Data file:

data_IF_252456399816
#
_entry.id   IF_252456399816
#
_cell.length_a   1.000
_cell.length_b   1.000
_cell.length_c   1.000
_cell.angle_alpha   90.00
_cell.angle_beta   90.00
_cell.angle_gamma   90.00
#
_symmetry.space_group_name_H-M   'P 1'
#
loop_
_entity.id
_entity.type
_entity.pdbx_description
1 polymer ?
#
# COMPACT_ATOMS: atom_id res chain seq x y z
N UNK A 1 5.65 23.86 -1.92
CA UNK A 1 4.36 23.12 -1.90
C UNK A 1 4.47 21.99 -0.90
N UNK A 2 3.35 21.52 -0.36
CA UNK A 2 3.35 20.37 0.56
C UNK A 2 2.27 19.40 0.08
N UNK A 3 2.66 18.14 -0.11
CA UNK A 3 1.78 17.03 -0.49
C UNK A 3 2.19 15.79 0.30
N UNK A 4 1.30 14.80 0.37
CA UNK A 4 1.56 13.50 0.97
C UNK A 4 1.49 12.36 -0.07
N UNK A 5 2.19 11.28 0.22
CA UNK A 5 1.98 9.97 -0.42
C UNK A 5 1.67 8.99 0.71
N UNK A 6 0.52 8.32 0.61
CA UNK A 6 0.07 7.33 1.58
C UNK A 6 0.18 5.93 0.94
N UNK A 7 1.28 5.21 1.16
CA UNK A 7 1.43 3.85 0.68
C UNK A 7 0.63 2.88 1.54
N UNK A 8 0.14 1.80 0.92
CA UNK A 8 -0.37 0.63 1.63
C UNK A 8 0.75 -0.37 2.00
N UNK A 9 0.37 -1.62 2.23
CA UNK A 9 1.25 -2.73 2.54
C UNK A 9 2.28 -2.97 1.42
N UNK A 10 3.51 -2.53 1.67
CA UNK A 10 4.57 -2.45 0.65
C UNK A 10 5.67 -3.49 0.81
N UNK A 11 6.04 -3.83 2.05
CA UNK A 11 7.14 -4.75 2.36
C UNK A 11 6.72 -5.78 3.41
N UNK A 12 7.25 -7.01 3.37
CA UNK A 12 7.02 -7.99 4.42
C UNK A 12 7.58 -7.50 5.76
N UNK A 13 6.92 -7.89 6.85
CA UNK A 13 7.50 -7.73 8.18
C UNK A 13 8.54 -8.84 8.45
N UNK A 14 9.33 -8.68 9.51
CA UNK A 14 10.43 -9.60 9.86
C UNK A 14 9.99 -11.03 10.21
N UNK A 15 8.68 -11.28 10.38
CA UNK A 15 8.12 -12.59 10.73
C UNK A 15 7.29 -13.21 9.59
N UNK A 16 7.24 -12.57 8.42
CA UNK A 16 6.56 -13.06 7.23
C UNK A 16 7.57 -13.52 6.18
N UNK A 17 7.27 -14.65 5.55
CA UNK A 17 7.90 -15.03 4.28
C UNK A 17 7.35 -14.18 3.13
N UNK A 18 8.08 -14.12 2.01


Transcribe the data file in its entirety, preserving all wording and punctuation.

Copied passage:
data_IF_252456399816
#
_entry.id   IF_252456399816
#
_cell.length_a   1.000
_cell.length_b   1.000
_cell.length_c   1.000
_cell.angle_alpha   90.00
_cell.angle_beta   90.00
_cell.angle_gamma   90.00
#
_symmetry.space_group_name_H-M   'P 1'
#
loop_
_entity.id
_entity.type
_entity.pdbx_description
1 polymer ?
#
# COMPACT_ATOMS: atom_id res chain seq x y z
N UNK A 1 5.65 23.86 -1.92
CA UNK A 1 4.36 23.12 -1.90
C UNK A 1 4.47 21.99 -0.90
N UNK A 2 3.35 21.52 -0.36
CA UNK A 2 3.35 20.37 0.56
C UNK A 2 2.27 19.40 0.08
N UNK A 3 2.66 18.14 -0.11
CA UNK A 3 1.78 17.03 -0.49
C UNK A 3 2.19 15.79 0.30
N UNK A 4 1.30 14.80 0.37
CA UNK A 4 1.56 13.50 0.97
C UNK A 4 1.49 12.36 -0.07
N UNK A 5 2.19 11.28 0.22
CA UNK A 5 1.98 9.97 -0.42
C UNK A 5 1.67 8.99 0.71
N UNK A 6 0.52 8.32 0.61
CA UNK A 6 0.07 7.33 1.58
C UNK A 6 0.18 5.93 0.94
N UNK A 7 1.28 5.21 1.16
CA UNK A 7 1.43 3.85 0.68
C UNK A 7 0.63 2.88 1.54
N UNK A 8 0.14 1.80 0.92
CA UNK A 8 -0.37 0.63 1.63
C UNK A 8 0.75 -0.37 2.00
N UNK A 9 0.37 -1.62 2.23
CA UNK A 9 1.25 -2.73 2.54
C UNK A 9 2.28 -2.97 1.42
N UNK A 10 3.51 -2.53 1.67
CA UNK A 10 4.57 -2.45 0.65
C UNK A 10 5.67 -3.49 0.81
N UNK A 11 6.04 -3.83 2.05
CA UNK A 11 7.14 -4.75 2.36
C UNK A 11 6.72 -5.78 3.41
N UNK A 12 7.25 -7.01 3.37
CA UNK A 12 7.02 -7.99 4.42
C UNK A 12 7.58 -7.50 5.76
N UNK A 13 6.92 -7.89 6.85
CA UNK A 13 7.50 -7.73 8.18
C UNK A 13 8.54 -8.84 8.45
N UNK A 14 9.33 -8.68 9.51
CA UNK A 14 10.43 -9.60 9.86
C UNK A 14 9.99 -11.03 10.21
N UNK A 15 8.68 -11.28 10.38
CA UNK A 15 8.12 -12.59 10.73
C UNK A 15 7.29 -13.21 9.59
N UNK A 16 7.24 -12.57 8.42
CA UNK A 16 6.56 -13.06 7.23
C UNK A 16 7.57 -13.52 6.18
N UNK A 17 7.27 -14.65 5.55
CA UNK A 17 7.90 -15.03 4.28
C UNK A 17 7.35 -14.18 3.13
N UNK A 18 8.08 -14.12 2.01